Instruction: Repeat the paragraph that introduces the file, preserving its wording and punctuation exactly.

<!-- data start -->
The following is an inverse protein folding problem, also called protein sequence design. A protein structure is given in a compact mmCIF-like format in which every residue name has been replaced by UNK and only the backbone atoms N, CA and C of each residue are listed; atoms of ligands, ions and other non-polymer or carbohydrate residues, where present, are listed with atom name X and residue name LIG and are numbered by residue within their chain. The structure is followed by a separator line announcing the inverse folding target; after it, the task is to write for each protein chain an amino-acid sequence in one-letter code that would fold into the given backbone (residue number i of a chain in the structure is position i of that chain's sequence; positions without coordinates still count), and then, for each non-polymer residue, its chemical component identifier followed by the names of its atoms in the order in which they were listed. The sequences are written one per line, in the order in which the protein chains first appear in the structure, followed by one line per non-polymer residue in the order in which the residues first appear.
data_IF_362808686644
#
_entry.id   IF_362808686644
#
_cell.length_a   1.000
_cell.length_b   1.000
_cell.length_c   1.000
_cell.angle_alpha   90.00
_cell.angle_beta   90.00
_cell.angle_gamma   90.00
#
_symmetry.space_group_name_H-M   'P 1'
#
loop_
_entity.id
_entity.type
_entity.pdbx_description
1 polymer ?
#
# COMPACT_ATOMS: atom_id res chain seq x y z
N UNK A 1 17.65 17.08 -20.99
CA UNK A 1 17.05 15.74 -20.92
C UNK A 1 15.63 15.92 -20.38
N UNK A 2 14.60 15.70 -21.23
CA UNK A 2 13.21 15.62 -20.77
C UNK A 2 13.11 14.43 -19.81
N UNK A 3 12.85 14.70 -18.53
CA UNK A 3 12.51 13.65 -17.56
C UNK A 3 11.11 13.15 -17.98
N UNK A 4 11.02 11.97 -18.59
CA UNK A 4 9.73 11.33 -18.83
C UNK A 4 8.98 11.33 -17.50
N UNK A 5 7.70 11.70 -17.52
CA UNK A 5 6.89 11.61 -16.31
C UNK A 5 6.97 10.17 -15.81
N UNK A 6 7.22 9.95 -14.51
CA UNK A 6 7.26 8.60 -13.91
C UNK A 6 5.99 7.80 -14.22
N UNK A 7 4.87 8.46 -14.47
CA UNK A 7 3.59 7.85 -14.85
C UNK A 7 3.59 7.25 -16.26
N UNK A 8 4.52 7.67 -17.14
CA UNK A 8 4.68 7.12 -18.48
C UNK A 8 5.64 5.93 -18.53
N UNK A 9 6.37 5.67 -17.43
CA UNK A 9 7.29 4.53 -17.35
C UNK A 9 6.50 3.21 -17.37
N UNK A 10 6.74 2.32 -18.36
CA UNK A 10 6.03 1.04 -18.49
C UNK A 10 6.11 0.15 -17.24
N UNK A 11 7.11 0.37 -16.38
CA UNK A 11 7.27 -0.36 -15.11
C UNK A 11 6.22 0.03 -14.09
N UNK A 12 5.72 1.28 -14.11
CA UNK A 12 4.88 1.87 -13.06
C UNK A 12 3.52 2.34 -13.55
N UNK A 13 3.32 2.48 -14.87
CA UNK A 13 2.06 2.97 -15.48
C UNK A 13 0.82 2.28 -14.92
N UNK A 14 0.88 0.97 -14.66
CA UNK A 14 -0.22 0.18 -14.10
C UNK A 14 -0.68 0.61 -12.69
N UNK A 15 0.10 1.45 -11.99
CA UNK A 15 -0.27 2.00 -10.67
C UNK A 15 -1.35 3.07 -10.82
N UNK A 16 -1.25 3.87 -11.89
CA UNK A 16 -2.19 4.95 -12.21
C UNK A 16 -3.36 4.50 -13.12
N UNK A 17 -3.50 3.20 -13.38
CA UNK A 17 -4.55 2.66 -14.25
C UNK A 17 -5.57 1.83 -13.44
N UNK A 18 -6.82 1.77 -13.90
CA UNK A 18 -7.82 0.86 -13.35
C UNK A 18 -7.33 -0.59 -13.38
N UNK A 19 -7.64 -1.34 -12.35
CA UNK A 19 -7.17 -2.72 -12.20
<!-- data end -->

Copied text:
The following is an inverse protein folding problem, also called protein sequence design. A protein structure is given in a compact mmCIF-like format in which every residue name has been replaced by UNK and only the backbone atoms N, CA and C of each residue are listed; atoms of ligands, ions and other non-polymer or carbohydrate residues, where present, are listed with atom name X and residue name LIG and are numbered by residue within their chain. The structure is followed by a separator line announcing the inverse folding target; after it, the task is to write for each protein chain an amino-acid sequence in one-letter code that would fold into the given backbone (residue number i of a chain in the structure is position i of that chain's sequence; positions without coordinates still count), and then, for each non-polymer residue, its chemical component identifier followed by the names of its atoms in the order in which they were listed. The sequences are written one per line, in the order in which the protein chains first appear in the structure, followed by one line per non-polymer residue in the order in which the residues first appear.